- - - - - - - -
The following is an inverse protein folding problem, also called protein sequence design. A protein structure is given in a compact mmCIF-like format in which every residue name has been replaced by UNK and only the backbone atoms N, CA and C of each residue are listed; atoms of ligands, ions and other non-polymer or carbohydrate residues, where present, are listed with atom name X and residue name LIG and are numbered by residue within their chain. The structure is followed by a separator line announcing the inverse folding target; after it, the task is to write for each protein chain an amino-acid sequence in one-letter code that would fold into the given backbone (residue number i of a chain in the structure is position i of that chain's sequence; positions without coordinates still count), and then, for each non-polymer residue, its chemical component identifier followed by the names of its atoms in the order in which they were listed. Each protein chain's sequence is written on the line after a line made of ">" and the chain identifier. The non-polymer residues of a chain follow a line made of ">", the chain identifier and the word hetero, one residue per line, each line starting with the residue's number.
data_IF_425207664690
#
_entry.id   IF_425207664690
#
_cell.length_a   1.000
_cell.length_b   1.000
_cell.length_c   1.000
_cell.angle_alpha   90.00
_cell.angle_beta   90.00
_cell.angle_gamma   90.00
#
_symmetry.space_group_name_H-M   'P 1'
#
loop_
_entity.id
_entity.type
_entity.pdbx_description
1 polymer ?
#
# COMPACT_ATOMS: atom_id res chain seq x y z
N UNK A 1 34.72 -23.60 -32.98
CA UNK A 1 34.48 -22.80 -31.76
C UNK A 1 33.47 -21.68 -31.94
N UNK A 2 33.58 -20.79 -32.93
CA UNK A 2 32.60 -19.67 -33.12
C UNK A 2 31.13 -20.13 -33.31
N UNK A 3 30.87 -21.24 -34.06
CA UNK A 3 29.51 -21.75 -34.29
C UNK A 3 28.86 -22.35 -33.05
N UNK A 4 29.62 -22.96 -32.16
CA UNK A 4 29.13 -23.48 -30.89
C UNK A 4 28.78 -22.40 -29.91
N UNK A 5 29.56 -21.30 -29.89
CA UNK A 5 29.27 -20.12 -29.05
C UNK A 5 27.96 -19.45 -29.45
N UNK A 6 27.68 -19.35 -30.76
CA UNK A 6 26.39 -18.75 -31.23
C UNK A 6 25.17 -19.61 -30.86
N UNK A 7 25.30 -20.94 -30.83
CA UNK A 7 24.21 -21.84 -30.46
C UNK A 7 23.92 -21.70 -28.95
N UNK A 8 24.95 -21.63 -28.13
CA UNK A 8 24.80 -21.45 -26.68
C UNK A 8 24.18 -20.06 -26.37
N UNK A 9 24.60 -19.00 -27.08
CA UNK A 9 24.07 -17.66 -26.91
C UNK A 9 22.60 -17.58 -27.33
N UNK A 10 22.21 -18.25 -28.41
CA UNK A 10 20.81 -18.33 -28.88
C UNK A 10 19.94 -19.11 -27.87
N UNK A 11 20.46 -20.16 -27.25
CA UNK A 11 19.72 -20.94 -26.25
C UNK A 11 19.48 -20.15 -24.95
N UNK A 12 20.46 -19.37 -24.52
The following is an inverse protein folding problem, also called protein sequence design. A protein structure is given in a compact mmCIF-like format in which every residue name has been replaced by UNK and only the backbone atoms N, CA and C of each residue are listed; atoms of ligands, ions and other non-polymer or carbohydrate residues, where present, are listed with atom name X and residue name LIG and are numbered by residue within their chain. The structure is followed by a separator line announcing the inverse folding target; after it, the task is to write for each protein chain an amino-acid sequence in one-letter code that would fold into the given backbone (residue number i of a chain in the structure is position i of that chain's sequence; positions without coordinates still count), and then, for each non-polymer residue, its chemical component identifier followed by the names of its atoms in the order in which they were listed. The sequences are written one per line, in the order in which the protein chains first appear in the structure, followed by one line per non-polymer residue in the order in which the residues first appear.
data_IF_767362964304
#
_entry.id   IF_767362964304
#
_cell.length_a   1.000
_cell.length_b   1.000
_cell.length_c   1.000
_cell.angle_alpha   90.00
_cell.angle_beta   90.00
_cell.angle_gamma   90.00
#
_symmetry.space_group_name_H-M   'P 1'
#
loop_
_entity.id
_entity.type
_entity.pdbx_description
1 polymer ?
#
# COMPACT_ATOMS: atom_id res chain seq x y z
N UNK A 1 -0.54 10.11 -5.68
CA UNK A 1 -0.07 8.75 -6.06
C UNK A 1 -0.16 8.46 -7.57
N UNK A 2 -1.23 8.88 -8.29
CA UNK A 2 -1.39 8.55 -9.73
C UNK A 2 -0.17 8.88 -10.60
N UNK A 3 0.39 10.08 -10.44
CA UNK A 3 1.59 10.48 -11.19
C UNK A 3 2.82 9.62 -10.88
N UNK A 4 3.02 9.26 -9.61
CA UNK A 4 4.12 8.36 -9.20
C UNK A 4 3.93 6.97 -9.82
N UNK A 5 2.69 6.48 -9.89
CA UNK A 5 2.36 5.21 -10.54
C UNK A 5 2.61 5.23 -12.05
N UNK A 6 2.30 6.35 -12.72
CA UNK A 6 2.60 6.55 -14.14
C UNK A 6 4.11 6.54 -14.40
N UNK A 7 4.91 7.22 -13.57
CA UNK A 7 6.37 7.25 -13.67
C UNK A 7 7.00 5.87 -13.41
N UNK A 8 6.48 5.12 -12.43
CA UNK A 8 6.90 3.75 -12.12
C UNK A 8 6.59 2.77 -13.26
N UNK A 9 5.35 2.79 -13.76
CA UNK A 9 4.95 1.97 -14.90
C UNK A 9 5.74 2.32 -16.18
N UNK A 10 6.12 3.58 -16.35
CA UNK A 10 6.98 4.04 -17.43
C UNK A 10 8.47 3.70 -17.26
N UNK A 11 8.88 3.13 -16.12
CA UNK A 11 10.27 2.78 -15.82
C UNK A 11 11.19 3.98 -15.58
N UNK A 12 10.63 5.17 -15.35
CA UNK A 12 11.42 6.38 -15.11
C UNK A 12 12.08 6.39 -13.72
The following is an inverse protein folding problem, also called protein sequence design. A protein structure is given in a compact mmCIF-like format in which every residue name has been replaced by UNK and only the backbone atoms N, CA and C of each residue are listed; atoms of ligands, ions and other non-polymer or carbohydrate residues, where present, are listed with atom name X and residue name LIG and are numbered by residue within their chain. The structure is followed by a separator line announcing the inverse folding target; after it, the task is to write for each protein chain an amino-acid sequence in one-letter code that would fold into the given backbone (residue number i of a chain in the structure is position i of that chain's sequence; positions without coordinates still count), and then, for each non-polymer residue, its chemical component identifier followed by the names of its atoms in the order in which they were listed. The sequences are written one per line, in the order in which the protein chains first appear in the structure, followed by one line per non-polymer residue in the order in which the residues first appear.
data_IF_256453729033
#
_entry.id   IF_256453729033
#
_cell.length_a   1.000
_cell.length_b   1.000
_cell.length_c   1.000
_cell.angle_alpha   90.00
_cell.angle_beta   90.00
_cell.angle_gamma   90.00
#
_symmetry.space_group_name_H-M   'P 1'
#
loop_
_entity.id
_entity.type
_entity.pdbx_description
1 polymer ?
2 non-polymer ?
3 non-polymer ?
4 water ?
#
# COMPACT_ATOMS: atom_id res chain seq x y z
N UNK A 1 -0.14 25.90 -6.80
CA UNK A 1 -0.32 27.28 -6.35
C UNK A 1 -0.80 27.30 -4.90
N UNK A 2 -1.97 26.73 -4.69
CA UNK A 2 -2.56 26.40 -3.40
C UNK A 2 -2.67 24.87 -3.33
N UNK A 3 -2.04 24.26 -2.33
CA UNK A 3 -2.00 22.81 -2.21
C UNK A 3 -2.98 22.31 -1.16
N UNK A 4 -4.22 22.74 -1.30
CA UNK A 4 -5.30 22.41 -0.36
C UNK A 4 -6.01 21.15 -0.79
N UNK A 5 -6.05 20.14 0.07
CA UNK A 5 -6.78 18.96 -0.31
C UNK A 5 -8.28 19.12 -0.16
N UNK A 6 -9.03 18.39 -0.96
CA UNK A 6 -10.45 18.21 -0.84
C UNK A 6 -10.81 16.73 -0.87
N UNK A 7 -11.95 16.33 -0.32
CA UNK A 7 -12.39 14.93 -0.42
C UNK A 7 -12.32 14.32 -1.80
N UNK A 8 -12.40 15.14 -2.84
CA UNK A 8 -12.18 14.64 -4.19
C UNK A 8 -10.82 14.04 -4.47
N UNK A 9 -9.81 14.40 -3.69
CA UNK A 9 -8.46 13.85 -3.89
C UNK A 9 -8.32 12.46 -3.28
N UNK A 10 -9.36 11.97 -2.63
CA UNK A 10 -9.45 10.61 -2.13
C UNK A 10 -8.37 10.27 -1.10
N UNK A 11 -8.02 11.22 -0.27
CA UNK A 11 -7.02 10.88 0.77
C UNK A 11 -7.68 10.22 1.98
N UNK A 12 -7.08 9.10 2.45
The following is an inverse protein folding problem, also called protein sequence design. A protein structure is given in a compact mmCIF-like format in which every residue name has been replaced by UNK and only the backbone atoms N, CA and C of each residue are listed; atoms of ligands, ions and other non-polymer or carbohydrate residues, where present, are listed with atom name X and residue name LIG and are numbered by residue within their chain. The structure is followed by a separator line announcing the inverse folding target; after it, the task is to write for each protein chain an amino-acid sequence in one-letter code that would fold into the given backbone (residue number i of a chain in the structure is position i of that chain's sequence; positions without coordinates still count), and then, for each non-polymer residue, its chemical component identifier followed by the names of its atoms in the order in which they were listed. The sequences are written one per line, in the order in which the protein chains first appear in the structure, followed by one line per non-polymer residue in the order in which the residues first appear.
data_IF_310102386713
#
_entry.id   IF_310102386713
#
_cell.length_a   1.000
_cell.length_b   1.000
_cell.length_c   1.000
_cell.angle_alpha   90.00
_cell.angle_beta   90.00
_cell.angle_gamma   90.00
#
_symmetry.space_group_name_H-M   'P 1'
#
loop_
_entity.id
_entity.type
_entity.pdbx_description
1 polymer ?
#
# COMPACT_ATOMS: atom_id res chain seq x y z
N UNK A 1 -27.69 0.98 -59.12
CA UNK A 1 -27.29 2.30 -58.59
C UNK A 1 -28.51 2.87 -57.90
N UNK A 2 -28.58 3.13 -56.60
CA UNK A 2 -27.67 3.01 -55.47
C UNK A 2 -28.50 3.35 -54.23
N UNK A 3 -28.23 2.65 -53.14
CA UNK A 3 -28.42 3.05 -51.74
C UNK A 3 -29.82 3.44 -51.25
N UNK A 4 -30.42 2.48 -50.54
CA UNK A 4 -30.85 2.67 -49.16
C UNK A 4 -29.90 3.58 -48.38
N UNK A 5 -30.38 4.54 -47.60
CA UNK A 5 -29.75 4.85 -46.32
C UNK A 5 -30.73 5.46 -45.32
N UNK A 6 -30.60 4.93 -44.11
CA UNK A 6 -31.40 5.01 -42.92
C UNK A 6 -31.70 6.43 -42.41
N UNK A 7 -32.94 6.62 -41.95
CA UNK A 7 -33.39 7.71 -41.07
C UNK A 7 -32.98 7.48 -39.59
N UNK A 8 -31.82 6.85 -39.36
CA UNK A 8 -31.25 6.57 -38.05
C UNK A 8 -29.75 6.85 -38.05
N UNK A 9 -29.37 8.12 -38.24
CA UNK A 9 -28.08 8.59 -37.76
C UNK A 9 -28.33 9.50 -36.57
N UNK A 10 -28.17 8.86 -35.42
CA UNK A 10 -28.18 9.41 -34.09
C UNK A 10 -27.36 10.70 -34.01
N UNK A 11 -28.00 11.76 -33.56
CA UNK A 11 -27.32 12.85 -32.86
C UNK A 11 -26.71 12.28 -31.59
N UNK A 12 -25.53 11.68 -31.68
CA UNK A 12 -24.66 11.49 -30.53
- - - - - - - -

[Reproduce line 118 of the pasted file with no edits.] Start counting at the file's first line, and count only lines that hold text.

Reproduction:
_cell.length_a   1.000